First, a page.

Six Weeks with the Philadelphia 76ers

DPT Student Learns from Team Physical Therapist

February 22, 2017
DPT student Avi Friedman spent six weeks studying with the team physical therapist of the Philadelphia 76ers Justin Jiunta (right).
DPT student Avi Friedman spent six weeks studying with the team physical therapist of the Philadelphia 76ers Justin Jiunta (right).

Avi Friedman, a third-year doctoral candidate at the School of Health Science (SHS) Doctor of Physical Therapy (DPT) program, was an avid user of the LinkedIn networking website. After his first year in the physical therapy program, when DPT candidates start their clinical experience, he looked to LinkedIn and saw a golden opportunity. One of his connections was Justin Jiunta, a prominent physical therapist in the Philadelphia area who also happens to be a team physical therapist of the Philadelphia 76ers.

“After one phone call, he agreed to take me on,” recalled Friedman.  “I had some incredible successes and managed to create some fantastic relationships,” said Friedman.

Friedman decided on a career in physical therapy after his son was born with a hearing impairment. He said that the therapists treated his child like their own.

“Their dedication inspired me to work in healthcare,” he said.

He chose a career in physical therapy because he liked how much time physical therapists were able to spend with their patients.

“PTs may be the only doctoral level trained clinicians that get to spend anywhere from 30 minutes to one hour with a patient,” explained Friedman. “Physical therapists are able to build an enormous sense of trust with their patients.”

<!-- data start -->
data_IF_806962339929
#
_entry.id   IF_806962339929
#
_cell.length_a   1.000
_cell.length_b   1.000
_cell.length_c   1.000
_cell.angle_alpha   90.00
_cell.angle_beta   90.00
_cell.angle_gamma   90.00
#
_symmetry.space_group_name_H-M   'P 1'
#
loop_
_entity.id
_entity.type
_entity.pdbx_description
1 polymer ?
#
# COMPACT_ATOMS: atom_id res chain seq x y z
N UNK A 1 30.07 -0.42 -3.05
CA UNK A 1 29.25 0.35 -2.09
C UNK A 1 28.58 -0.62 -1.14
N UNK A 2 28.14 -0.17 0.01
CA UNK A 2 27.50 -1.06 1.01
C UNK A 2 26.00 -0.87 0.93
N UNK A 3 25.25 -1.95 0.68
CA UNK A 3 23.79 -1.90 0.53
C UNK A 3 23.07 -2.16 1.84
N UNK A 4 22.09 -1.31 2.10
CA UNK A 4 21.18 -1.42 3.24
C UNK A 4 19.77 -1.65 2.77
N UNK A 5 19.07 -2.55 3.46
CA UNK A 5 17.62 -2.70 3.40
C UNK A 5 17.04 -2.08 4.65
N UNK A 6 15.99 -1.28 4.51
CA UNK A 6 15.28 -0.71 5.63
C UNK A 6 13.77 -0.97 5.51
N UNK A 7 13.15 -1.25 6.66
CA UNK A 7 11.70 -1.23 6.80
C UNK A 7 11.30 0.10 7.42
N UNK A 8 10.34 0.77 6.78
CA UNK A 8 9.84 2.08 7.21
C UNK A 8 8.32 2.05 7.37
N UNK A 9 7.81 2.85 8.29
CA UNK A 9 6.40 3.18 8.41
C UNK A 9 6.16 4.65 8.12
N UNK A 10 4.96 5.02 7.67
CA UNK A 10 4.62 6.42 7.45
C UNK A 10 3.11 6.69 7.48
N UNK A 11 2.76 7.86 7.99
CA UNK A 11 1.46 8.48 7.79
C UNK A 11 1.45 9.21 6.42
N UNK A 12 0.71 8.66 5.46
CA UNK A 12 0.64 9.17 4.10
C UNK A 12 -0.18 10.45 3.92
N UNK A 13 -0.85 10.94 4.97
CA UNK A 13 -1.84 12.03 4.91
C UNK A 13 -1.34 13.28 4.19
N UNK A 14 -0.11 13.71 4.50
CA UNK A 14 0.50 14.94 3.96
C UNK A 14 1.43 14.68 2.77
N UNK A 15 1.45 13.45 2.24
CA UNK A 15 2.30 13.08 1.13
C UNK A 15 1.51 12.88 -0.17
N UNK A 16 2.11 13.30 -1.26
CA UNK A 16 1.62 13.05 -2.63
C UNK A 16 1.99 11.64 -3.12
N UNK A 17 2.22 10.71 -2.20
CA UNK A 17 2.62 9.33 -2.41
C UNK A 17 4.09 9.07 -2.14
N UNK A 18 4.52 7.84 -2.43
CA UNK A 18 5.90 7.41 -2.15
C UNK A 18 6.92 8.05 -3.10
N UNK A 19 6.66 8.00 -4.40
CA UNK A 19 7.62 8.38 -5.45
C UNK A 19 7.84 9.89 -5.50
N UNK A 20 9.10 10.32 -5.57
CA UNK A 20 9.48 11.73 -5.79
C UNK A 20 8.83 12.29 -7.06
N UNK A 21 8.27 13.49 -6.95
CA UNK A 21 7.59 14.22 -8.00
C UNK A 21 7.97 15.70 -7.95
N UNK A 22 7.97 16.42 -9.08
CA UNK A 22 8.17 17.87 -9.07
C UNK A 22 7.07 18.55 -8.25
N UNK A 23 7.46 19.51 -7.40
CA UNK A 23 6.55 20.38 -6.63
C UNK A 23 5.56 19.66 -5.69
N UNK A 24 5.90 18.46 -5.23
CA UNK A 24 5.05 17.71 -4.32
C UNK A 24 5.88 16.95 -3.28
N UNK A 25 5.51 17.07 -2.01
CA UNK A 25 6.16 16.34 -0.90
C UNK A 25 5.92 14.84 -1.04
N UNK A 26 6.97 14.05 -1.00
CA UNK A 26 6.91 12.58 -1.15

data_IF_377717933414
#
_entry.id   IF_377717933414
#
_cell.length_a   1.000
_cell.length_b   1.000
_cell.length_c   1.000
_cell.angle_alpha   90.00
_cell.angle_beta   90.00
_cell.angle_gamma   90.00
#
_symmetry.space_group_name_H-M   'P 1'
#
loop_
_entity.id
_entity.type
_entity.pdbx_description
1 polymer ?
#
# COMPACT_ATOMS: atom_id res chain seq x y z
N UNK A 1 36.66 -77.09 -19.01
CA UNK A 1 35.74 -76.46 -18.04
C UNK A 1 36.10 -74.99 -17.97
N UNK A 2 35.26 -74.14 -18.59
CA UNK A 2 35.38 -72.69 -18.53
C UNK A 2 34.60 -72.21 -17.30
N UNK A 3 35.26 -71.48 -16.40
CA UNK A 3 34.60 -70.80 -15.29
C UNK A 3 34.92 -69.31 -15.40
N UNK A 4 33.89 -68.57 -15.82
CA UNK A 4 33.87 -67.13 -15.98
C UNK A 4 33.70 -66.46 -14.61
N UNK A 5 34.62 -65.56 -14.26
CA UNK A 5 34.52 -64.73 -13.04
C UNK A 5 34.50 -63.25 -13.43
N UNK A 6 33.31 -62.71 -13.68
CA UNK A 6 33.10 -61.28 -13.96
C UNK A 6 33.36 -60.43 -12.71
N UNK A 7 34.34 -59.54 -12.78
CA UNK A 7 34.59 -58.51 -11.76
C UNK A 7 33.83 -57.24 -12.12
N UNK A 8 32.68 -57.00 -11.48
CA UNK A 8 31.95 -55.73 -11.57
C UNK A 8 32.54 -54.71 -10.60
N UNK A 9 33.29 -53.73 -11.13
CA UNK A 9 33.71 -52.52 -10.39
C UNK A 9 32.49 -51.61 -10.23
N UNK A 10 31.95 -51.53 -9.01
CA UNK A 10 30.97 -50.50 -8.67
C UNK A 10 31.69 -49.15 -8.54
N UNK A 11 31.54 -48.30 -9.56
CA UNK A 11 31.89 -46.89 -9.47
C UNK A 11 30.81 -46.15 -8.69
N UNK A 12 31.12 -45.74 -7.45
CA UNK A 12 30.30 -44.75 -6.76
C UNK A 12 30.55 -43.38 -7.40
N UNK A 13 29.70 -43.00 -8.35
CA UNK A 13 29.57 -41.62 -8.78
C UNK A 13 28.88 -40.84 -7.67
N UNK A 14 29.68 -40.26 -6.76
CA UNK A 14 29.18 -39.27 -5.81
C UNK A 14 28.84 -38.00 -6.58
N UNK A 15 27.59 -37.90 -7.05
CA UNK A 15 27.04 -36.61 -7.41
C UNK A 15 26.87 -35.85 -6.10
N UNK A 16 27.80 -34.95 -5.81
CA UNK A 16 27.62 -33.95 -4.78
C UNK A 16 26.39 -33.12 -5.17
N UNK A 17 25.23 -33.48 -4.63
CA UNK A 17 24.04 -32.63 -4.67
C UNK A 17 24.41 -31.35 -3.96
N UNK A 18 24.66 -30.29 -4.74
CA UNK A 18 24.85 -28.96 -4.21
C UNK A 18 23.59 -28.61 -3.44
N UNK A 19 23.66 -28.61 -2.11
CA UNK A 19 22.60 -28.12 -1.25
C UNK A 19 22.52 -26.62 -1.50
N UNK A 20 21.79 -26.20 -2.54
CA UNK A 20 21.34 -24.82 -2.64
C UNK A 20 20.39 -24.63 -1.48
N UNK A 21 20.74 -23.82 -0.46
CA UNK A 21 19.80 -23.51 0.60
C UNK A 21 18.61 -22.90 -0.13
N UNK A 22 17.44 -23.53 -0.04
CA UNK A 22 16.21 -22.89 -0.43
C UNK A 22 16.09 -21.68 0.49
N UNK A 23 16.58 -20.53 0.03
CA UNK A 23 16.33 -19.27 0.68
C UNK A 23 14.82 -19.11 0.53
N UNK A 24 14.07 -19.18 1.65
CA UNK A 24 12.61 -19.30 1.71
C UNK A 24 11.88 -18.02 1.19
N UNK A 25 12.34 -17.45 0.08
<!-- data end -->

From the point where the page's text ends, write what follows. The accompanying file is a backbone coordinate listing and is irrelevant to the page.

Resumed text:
For six weeks, Friedman drove to Philadelphia from his home in Lakewood, NJ, to work alongside Jiunta in the busy clinic Jiunta maintains.

“The guy was a wellspring of knowledge,” Friedman said.

What struck Friedman more than anything? Jiunta’s humility.

“You can be at the top of your game and still be a good person,” said Friedman about Jiunta. “He maintained his clinic from the wee hours of dawn until late in the evening. He saw everyone from a 65-year-old recovering from a stroke, an 18-year-old with a torn ACL, and famous basketball players. He gave everyone the same personal attention.”

“At the end of the day, within our society and culture we imagine these elite athletes as untouchable people, but even at the highest level of the sport, they’re just people who have been blessed with talent,” said Friedman.

Since completing his rotation, Friedman and Jiunta are still in touch. On a break between semesters they met up for lunch, and Jiunta remains a mentor and invaluable resource for Friedman.